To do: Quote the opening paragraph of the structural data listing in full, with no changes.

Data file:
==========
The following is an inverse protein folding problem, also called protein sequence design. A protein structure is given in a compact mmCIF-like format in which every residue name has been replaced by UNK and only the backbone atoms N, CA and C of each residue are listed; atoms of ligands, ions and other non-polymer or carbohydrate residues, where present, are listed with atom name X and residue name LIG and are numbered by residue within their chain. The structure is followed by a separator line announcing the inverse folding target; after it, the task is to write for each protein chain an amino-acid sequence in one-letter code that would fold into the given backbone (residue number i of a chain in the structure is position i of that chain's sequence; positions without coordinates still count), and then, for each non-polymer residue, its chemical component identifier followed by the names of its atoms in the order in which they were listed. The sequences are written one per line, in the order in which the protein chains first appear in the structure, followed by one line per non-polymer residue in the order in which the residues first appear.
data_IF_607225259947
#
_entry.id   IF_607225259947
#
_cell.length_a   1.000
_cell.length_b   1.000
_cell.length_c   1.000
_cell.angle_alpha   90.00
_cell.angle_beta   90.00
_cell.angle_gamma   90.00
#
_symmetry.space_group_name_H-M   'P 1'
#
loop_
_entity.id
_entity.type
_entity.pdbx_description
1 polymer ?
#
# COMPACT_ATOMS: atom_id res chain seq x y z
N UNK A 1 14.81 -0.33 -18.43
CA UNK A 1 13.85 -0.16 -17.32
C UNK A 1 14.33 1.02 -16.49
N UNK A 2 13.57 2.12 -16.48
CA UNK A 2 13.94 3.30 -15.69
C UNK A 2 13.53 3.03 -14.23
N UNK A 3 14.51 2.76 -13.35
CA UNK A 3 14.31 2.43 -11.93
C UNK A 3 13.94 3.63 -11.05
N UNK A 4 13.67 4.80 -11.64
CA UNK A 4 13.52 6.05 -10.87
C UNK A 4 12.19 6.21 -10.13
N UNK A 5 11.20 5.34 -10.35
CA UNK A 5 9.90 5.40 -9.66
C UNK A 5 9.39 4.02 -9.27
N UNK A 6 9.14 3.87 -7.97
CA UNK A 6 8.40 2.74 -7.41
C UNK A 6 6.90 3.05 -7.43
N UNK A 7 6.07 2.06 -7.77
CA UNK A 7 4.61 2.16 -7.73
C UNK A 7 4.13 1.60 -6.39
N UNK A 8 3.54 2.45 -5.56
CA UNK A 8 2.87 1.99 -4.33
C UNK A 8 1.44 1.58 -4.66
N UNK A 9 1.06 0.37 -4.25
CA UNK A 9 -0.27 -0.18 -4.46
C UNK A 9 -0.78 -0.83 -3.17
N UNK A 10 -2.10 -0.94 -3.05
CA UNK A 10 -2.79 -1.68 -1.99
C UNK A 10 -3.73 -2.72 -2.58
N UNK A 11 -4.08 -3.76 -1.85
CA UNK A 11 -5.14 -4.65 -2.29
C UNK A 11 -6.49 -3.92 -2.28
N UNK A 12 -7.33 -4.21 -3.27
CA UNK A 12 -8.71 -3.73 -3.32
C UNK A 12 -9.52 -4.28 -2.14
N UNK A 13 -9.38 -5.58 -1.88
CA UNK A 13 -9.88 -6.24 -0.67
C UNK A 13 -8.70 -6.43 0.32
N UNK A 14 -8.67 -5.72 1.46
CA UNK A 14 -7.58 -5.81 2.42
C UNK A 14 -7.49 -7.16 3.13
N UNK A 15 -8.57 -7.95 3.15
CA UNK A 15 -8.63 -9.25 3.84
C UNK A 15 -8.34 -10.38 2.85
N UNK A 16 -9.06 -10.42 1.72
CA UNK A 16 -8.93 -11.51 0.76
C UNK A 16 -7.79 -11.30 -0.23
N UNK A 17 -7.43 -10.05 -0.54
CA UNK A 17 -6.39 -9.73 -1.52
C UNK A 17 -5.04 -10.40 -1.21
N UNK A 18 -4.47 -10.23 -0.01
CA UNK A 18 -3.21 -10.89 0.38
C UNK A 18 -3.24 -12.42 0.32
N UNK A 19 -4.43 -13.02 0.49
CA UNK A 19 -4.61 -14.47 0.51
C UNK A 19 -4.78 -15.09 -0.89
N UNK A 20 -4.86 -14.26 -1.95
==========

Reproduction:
The following is an inverse protein folding problem, also called protein sequence design. A protein structure is given in a compact mmCIF-like format in which every residue name has been replaced by UNK and only the backbone atoms N, CA and C of each residue are listed; atoms of ligands, ions and other non-polymer or carbohydrate residues, where present, are listed with atom name X and residue name LIG and are numbered by residue within their chain. The structure is followed by a separator line announcing the inverse folding target; after it, the task is to write for each protein chain an amino-acid sequence in one-letter code that would fold into the given backbone (residue number i of a chain in the structure is position i of that chain's sequence; positions without coordinates still count), and then, for each non-polymer residue, its chemical component identifier followed by the names of its atoms in the order in which they were listed. The sequences are written one per line, in the order in which the protein chains first appear in the structure, followed by one line per non-polymer residue in the order in which the residues first appear.